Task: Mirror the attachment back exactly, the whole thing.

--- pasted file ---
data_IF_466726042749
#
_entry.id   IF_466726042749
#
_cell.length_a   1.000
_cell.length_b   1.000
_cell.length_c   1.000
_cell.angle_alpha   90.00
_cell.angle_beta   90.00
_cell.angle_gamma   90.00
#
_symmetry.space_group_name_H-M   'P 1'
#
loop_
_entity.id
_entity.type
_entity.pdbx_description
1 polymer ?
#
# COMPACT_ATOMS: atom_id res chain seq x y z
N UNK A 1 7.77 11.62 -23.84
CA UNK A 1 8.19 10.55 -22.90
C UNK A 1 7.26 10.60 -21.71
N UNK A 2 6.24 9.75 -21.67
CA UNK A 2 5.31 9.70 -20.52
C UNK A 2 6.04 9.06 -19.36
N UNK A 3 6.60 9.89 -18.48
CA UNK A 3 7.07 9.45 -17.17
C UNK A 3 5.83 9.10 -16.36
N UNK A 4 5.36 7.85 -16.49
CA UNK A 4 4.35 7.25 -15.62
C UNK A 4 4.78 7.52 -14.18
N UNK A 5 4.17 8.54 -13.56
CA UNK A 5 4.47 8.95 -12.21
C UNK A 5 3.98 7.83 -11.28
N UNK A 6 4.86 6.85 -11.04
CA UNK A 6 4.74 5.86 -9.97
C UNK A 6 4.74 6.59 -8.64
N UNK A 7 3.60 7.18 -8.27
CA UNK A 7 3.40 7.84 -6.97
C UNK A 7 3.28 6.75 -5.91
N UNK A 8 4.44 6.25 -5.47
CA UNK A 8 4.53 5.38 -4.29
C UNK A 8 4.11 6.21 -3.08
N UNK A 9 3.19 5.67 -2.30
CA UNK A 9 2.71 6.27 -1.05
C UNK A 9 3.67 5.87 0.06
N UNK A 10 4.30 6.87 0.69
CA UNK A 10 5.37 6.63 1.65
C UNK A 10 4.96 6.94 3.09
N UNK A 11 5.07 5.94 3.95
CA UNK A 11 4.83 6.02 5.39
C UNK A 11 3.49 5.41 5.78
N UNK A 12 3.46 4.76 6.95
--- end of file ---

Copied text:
data_IF_466726042749
#
_entry.id   IF_466726042749
#
_cell.length_a   1.000
_cell.length_b   1.000
_cell.length_c   1.000
_cell.angle_alpha   90.00
_cell.angle_beta   90.00
_cell.angle_gamma   90.00
#
_symmetry.space_group_name_H-M   'P 1'
#
loop_
_entity.id
_entity.type
_entity.pdbx_description
1 polymer ?
#
# COMPACT_ATOMS: atom_id res chain seq x y z
N UNK A 1 7.77 11.62 -23.84
CA UNK A 1 8.19 10.55 -22.90
C UNK A 1 7.26 10.60 -21.71
N UNK A 2 6.24 9.75 -21.67
CA UNK A 2 5.31 9.70 -20.52
C UNK A 2 6.04 9.06 -19.36
N UNK A 3 6.60 9.89 -18.48
CA UNK A 3 7.07 9.45 -17.17
C UNK A 3 5.83 9.10 -16.36
N UNK A 4 5.36 7.85 -16.49
CA UNK A 4 4.35 7.25 -15.62
C UNK A 4 4.78 7.52 -14.18
N UNK A 5 4.17 8.54 -13.56
CA UNK A 5 4.47 8.95 -12.21
C UNK A 5 3.98 7.83 -11.28
N UNK A 6 4.86 6.85 -11.04
CA UNK A 6 4.74 5.86 -9.97
C UNK A 6 4.74 6.59 -8.64
N UNK A 7 3.60 7.18 -8.27
CA UNK A 7 3.40 7.84 -6.97
C UNK A 7 3.28 6.75 -5.91
N UNK A 8 4.44 6.25 -5.47
CA UNK A 8 4.53 5.38 -4.29
C UNK A 8 4.11 6.21 -3.08
N UNK A 9 3.19 5.67 -2.30
CA UNK A 9 2.71 6.27 -1.05
C UNK A 9 3.67 5.87 0.06
N UNK A 10 4.30 6.87 0.69
CA UNK A 10 5.37 6.63 1.65
C UNK A 10 4.96 6.94 3.09
N UNK A 11 5.07 5.94 3.95
CA UNK A 11 4.83 6.02 5.39
C UNK A 11 3.49 5.41 5.78
N UNK A 12 3.46 4.76 6.95